The opinion of the court was delivered by: SPATT
This is an action brought by the plaintiff, Walter Dixon ("Dixon" or the "plaintiff") for judicial review of the determination by the defendant, Shirley S. Chater, Commissioner of the Social Security Administration, ("Commissioner" or the "defendant"), that denied the plaintiff's application for a period of disability between 1992 and 1993. The defendant moves to dismiss the Complaint for lack of subject-matter jurisdiction pursuant to Fed.R.Civ.P. 12(b)(1). The plaintiff cross-moves for judgment on the "administrative record", whatever that is, and on the pleadings pursuant to Fed.R.Civ.P. 12(c).
Walter Dixon, a 48 year old man at the time of the initial filing for Social Security disability benefits in 1992, alleges that he has been totally disabled and unable to work since August 30, 1991 due to a back injury he sustained while moving a television set at work. According to the plaintiff, he was employed as a service technician for twenty-seven years prior to his injury. Dixon states that he required surgery to correct his back problem. After the surgery, the plaintiff contends that he found it impossible to work in any capacity, and therefore, in or about January, 1992, he filed an application for social security disability benefits. This application was initially denied on April 23, 1992. The defendant asserts that the plaintiff did not appeal from the denial of benefits.
On September 26, 1992, after bedrest and physical therapy, Dixon returned to work. However, on January 26, 1993, Dixon allegedly hurt his back again. As a result of this injury, on August 13, 1993, the plaintiff filed another application for social security disability benefits alleging a January 26, 1993 onset of disability. This second application was initially denied on January 12, 1994. His application for reconsideration was denied on March 22, 1994. On April 18, 1994, the plaintiff filed a request for a hearing before an Administration Law Judge ("ALJ"). The hearing was held on November 18, 1994, at which time the plaintiff moved to reopen his prior application for social security disability benefits pursuant to 20 C.F.R. § 404.989(b) based upon new and material evidence. He further requested that the ALJ consider the prior period either as part of a nine month trial work period or a separate closed period of benefits.
In a decision dated December 28, 1994, the ALJ determined that the plaintiff had been unable to perform work since January 26, 1993 when he reinjured his back. However, he also found that Dixon's prior application of January 1992 could not be reopened. Dixon then filed a request for the Appeals Council to review the ALJ's decision which denied his request to reopen his prior application. In a decision dated January 26, 1996, the Appeals Council denied the plaintiff's request for review and affirmed the decision of the ALJ. On March 18, 1996, Dixon commenced this federal action seeking review of the determination denying his request to reopen his January, 1992 application. The defendant now moves to dismiss the Complaint for lack of subject matter jurisdiction.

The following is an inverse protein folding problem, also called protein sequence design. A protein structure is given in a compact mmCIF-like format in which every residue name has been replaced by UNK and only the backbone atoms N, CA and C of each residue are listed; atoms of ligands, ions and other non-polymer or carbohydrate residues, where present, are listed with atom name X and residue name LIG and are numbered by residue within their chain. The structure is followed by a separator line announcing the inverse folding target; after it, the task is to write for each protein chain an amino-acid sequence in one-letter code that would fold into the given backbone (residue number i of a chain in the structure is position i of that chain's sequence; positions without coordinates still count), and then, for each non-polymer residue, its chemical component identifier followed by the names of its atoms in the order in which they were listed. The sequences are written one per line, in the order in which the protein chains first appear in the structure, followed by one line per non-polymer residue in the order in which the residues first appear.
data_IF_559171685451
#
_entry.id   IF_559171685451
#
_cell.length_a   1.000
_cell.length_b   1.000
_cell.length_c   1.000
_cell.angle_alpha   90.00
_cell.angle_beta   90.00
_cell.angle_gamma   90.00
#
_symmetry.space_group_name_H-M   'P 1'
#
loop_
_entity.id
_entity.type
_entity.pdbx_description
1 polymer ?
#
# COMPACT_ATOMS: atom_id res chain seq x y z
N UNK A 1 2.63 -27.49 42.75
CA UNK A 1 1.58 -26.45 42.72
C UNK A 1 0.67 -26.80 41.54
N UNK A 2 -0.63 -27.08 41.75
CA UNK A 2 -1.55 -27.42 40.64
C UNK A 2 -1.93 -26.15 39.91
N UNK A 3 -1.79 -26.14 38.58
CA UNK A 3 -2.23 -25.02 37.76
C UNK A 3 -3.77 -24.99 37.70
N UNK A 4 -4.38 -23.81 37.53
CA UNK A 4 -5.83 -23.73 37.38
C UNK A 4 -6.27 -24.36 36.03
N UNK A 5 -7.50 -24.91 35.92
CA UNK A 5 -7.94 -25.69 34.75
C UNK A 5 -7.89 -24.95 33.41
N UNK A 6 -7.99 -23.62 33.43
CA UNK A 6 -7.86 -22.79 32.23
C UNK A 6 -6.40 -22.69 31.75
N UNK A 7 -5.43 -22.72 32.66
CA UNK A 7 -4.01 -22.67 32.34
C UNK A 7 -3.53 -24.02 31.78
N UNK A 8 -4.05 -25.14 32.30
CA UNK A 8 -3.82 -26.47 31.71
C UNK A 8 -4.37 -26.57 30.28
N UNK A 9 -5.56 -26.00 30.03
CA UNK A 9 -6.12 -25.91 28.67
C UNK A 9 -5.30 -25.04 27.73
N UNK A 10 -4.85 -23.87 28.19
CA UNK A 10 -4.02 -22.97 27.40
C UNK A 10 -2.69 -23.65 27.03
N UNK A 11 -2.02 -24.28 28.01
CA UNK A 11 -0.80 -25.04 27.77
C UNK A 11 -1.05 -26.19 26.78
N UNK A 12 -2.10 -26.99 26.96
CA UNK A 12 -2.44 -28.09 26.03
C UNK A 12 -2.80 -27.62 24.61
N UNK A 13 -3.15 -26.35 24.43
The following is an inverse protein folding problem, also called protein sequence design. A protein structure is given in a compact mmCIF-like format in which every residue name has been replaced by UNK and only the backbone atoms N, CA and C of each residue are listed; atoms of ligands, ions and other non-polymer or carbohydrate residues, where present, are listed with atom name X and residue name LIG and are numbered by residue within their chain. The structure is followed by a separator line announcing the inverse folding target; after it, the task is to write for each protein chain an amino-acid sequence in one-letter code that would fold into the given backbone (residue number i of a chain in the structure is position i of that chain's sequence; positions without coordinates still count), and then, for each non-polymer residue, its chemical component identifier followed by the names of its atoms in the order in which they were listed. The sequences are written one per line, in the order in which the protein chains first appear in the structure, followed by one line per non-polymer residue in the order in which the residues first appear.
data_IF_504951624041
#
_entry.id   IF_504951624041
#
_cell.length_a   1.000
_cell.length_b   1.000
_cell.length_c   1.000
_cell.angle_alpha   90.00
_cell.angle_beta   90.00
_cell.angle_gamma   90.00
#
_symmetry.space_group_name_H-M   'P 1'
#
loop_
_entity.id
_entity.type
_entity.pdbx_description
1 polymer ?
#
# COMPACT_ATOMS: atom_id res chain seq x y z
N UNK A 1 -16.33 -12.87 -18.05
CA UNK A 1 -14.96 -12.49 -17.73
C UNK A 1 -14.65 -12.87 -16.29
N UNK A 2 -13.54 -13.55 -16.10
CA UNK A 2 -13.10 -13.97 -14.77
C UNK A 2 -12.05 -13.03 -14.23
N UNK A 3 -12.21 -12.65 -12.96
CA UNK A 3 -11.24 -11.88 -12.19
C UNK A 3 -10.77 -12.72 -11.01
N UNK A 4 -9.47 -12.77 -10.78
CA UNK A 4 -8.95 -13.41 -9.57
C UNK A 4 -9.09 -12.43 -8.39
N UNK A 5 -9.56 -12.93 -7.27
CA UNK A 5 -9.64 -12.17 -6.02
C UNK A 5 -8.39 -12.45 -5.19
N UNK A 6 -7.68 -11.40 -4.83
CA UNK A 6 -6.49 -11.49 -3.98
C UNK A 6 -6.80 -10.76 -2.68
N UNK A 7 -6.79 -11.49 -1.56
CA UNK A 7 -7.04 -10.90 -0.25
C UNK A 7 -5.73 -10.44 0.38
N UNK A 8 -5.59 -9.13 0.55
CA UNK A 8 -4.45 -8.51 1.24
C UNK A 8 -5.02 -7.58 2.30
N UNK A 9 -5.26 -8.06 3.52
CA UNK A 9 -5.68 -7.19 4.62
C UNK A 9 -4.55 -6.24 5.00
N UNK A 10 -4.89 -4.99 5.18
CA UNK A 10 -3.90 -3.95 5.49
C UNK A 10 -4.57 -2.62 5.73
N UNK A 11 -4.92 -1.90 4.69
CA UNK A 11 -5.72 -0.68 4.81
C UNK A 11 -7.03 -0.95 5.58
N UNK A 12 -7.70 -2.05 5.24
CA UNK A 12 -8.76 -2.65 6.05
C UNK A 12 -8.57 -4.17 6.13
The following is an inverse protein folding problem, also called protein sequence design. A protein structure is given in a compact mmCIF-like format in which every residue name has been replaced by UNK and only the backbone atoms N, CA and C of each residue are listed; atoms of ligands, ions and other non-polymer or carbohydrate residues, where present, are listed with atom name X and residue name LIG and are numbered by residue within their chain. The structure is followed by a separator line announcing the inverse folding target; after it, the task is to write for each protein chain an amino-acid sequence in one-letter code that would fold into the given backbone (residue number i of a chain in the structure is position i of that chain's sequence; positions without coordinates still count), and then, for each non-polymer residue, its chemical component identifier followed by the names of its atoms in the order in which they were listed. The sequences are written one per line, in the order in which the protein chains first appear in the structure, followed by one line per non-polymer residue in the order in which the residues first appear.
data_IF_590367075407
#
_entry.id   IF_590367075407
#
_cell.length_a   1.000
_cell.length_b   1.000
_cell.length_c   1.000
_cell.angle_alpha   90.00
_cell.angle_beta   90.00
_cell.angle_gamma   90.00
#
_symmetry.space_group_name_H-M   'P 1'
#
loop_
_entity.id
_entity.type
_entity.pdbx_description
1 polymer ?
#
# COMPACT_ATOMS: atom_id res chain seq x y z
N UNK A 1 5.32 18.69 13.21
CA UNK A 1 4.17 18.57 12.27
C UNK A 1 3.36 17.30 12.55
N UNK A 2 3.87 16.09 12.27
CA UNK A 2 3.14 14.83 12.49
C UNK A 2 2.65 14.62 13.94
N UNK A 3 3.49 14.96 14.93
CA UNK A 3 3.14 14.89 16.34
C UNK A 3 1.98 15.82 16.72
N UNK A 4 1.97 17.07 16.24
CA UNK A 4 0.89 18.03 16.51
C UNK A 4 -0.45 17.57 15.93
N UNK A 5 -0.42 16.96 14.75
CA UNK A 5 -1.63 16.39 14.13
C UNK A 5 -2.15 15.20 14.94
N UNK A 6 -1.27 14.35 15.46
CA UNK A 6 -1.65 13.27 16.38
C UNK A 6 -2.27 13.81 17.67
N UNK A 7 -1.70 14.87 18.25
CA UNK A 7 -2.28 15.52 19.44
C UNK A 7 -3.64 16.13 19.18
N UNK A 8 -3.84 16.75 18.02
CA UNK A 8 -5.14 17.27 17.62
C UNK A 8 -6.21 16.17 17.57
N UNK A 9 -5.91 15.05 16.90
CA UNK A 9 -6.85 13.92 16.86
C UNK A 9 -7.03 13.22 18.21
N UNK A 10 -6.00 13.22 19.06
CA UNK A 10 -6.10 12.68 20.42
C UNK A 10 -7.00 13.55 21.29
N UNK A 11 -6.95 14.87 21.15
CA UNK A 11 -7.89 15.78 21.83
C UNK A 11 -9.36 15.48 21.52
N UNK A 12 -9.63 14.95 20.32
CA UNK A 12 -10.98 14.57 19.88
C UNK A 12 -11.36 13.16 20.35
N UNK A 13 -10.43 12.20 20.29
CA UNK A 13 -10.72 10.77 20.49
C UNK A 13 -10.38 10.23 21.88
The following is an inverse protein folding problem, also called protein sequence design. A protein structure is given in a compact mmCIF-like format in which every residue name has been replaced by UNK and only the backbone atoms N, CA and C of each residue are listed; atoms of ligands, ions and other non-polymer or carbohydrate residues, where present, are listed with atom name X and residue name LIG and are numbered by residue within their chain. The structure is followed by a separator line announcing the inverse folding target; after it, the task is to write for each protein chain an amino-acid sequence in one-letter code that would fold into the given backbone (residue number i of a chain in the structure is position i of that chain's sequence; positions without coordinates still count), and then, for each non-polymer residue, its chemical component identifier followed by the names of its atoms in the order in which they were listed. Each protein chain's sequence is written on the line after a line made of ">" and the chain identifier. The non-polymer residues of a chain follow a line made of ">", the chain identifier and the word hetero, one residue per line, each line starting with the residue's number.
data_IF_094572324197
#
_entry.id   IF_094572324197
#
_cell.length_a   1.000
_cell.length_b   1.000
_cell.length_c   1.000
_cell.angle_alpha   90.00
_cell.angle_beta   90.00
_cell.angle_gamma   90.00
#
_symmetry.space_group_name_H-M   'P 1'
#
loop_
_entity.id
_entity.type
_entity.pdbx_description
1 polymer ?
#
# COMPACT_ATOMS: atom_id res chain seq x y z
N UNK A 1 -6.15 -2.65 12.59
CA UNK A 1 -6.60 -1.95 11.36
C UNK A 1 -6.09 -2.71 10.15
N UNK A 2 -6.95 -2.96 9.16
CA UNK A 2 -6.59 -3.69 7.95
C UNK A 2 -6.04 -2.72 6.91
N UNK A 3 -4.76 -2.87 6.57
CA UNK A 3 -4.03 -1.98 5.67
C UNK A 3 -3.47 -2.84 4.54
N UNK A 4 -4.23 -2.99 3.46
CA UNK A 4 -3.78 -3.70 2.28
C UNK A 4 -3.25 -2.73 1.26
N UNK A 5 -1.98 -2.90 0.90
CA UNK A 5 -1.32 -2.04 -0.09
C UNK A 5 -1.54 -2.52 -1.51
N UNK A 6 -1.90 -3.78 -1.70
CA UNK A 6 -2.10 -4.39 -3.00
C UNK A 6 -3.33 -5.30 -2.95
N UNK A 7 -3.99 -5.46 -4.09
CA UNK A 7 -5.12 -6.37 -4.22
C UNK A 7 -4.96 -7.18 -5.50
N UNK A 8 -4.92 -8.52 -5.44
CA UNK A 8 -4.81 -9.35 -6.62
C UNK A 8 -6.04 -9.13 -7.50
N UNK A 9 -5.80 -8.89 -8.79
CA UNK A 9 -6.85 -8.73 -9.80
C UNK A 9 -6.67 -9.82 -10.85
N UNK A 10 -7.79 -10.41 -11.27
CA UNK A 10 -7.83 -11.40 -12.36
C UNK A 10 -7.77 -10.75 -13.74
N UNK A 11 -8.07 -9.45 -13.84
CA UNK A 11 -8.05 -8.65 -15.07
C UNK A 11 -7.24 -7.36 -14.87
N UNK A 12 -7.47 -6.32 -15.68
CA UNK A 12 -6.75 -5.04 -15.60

A. The defendant's motion to dismiss for lack of subject-matter jurisdiction
The defendant moves to dismiss the complaint pursuant to Rule 12(b)(1) based on lack of subject matter jurisdiction. According to the Second Circuit, "in determining whether the federal courts have subject matter jurisdiction over a cause of action, a district court must look to the way the complaint is drawn to see if it claims a right to recover under the laws of the United States." IUE AFL-CIO Pension Fund v. Herrmann, 9 F.3d 1049, 1055 (2d Cir. 1993), cert. denied, 513 U.S. 822, 130 L. Ed. 2d 38, 115 S. Ct. 86 (1994) (quoting Goldman v. Gallant Sec., Inc., 878 F.2d 71, 73 (2d Cir. 1989)).
B. Judicial review of a denial to reopen a disability benefits application
An individual is entitled to disability insurance benefits under the Social Security Act if the individual is unable:
. . . to engage in any substantial gainful activity by reason of any medically determinable physical or mental impairment which can be expected to result in death or which has lasted or can be expected to last for a continuous period of not less than 12 months. . . . An individual shall be determined to be under a disability only if his physical or mental impairments are of such severity that he is not only unable to do his previous work but cannot, considering his age, education, and work experience, engage in any other kind of substantial gainful work which exists in the national economy.
42 U.S.C. § 423(d)(1)(2).